5 Major Social Media Changes Since the Facebook Data Breach

Just a few days after Cambridge Analytica closed its doors due to the heat of the election data scandal, we find ourselves looking at a forever changed social media landscape. Due to pressure from Congress and the rest of the US, Facebook decided to tightened the reins on data protection by implementing strict privacy standards used by the EU.

By now, you’ve probably gotten a slew of emails from the social networks you have been using regarding updated privacy standards. Most of the changes come from Facebook and Instagram, so we uncovered the five biggest changes and how they may impact your brand’s social media presence or strategy.

1. Third Party Apps Can No Longer Access Certain User Data

If you use any third party tools for social listening or reporting, such as Sprout Social, Simply Measured, Hootsuite or pretty much any other tool, you may realize that you’ve been getting a lot of messages regarding changes to data based on new privacy restrictions set forth by Facebook and Instagram.

If you do not already have a business profile for your brand on Instagram, now is the time to do so.

How will this affect you? Users of these tools may lose the ability (if they haven’t lost it already) to collect data from their Instagram profile if it has not been converted to a business profile. If you do not already have a business profile for your brand on Instagram, now is the time to do so. In addition, if you are using any of these tools to aggregate competitive data, you will also be unable to see any competitive data from unowned Instagram profiles. The days of deep data spying on your competitors are over…for the time being. Sad face!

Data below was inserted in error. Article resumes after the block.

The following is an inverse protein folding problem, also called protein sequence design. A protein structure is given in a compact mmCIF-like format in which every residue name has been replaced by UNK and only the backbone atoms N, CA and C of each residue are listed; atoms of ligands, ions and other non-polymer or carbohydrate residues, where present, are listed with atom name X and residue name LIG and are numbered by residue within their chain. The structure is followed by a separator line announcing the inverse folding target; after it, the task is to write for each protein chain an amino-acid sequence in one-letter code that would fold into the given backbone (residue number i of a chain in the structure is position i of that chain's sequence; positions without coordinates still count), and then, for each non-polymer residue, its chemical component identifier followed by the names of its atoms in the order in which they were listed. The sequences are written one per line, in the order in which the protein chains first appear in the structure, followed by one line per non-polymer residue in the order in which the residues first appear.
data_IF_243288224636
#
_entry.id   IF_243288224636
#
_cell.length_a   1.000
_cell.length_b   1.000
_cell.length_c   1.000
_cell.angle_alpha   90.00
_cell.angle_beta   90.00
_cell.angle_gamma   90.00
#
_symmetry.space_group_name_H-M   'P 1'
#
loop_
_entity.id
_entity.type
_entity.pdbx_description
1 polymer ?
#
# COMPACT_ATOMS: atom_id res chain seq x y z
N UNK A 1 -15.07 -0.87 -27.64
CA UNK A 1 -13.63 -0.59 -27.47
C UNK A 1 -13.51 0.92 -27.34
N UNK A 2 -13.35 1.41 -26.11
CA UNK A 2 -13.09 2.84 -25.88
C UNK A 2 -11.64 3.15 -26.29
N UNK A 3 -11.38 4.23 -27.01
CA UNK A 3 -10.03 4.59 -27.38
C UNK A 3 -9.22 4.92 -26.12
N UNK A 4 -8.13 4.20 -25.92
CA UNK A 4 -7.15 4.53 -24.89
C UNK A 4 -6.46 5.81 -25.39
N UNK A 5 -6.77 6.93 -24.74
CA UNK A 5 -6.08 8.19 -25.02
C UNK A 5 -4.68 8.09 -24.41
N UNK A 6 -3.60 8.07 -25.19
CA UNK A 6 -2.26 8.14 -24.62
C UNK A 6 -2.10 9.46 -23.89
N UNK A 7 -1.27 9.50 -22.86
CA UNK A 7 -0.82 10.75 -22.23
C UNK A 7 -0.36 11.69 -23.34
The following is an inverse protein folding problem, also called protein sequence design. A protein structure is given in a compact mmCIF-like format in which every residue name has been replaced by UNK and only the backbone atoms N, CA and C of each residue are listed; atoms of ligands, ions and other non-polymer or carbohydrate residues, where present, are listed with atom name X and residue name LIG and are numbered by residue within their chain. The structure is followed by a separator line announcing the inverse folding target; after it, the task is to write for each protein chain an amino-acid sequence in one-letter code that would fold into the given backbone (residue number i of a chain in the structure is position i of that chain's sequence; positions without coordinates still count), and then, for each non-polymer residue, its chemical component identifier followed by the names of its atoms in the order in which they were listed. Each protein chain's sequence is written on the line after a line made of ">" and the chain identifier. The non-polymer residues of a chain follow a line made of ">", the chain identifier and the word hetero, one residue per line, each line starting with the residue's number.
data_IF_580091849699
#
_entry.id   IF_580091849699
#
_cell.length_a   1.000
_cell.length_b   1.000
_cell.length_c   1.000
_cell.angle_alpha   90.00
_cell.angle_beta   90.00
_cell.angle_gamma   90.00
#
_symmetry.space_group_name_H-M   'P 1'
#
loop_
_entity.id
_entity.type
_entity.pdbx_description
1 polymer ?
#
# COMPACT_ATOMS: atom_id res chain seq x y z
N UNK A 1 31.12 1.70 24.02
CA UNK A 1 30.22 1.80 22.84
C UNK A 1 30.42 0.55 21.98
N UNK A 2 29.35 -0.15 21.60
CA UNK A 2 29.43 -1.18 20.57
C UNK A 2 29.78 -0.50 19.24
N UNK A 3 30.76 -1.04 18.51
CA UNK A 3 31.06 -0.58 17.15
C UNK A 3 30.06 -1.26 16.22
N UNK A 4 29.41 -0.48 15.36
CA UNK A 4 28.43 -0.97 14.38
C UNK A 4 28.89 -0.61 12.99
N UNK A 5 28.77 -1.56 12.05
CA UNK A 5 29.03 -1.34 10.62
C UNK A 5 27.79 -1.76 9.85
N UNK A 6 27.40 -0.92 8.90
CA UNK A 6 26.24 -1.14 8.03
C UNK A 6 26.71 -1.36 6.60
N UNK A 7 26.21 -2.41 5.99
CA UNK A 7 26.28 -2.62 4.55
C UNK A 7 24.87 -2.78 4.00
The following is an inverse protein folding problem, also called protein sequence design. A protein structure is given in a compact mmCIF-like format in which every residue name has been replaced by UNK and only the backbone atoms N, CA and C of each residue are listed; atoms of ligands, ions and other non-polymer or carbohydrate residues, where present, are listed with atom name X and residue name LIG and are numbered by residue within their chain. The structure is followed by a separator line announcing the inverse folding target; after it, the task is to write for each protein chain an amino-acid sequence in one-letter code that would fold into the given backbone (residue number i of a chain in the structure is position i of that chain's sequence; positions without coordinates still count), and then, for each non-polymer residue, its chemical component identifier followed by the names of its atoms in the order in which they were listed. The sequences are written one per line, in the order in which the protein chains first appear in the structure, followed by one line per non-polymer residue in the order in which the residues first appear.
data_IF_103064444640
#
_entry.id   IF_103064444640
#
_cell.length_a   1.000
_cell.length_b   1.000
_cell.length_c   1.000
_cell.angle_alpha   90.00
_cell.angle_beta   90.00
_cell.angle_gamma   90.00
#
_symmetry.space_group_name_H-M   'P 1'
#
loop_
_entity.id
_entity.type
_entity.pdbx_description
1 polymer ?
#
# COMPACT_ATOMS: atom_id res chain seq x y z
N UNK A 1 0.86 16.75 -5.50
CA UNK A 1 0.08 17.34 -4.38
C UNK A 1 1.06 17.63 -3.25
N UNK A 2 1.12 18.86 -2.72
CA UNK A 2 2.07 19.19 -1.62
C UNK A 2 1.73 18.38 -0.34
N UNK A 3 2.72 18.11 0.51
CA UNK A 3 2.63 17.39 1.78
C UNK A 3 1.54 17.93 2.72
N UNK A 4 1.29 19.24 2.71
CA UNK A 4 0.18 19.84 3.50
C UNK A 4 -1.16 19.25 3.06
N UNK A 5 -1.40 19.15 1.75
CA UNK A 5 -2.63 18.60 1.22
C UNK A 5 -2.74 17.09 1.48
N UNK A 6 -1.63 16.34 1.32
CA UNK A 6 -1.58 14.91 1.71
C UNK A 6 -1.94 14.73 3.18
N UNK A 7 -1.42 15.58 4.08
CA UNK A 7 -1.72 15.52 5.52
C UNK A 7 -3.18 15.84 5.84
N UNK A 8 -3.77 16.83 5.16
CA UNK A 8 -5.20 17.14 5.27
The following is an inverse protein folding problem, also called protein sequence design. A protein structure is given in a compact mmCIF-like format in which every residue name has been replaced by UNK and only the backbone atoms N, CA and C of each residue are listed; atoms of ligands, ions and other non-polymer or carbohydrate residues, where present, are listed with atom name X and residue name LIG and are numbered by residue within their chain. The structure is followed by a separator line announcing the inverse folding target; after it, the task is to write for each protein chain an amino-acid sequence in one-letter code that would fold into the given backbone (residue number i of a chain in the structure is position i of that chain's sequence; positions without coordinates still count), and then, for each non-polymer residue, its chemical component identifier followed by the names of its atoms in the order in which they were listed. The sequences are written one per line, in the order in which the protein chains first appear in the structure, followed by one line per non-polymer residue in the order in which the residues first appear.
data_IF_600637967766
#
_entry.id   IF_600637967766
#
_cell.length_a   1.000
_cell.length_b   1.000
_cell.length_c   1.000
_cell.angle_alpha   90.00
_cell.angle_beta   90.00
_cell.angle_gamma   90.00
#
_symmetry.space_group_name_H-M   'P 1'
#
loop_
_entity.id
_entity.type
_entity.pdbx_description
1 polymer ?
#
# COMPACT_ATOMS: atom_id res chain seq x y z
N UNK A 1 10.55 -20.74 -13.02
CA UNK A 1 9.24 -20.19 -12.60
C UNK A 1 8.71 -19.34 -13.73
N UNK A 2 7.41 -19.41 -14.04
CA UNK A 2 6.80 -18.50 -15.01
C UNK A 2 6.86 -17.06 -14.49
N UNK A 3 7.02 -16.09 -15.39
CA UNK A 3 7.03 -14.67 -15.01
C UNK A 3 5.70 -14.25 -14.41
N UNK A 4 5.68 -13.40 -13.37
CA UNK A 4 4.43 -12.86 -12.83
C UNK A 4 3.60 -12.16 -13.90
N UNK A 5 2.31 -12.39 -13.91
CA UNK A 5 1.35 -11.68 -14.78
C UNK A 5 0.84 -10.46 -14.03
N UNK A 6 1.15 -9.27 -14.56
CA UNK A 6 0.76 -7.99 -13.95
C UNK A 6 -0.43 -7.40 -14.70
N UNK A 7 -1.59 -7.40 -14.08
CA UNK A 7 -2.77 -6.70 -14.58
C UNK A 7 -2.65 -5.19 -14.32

Businesses that are totally tapped into their audience via social listening may also notice some limitations with their tools. Many tools are now unable to provide author details for posts found on Instagram, which includes name, follower count, post count and profile picture. Many tools have also reported that Instagram impression numbers are likely to decrease.

2. Advertisers Will Lose Partner Data Used For Ad Targeting

Facebook recently announced that it’s discontinuing its Partner Categories ad targeting options, which obtains demographic and behavior data from third party sources, such as Datalogix, Experian and Acxiom.

How will this affect you? Now, don’t go worrying just yet. Only a percentage of businesses have access to this data depending on how much they spend in Facebook advertising. However, you may start to see certain targeting specs disappear and reach estimates for custom audiences may decrease as a result.

3. Instagram Cut Ties With Many Unauthorized Third Party Apps

Many unofficial apps that were built on Instagram’s API have lost access to the platform. Without any notice, Instagram also stopped accepting submissions of new apps for the time being.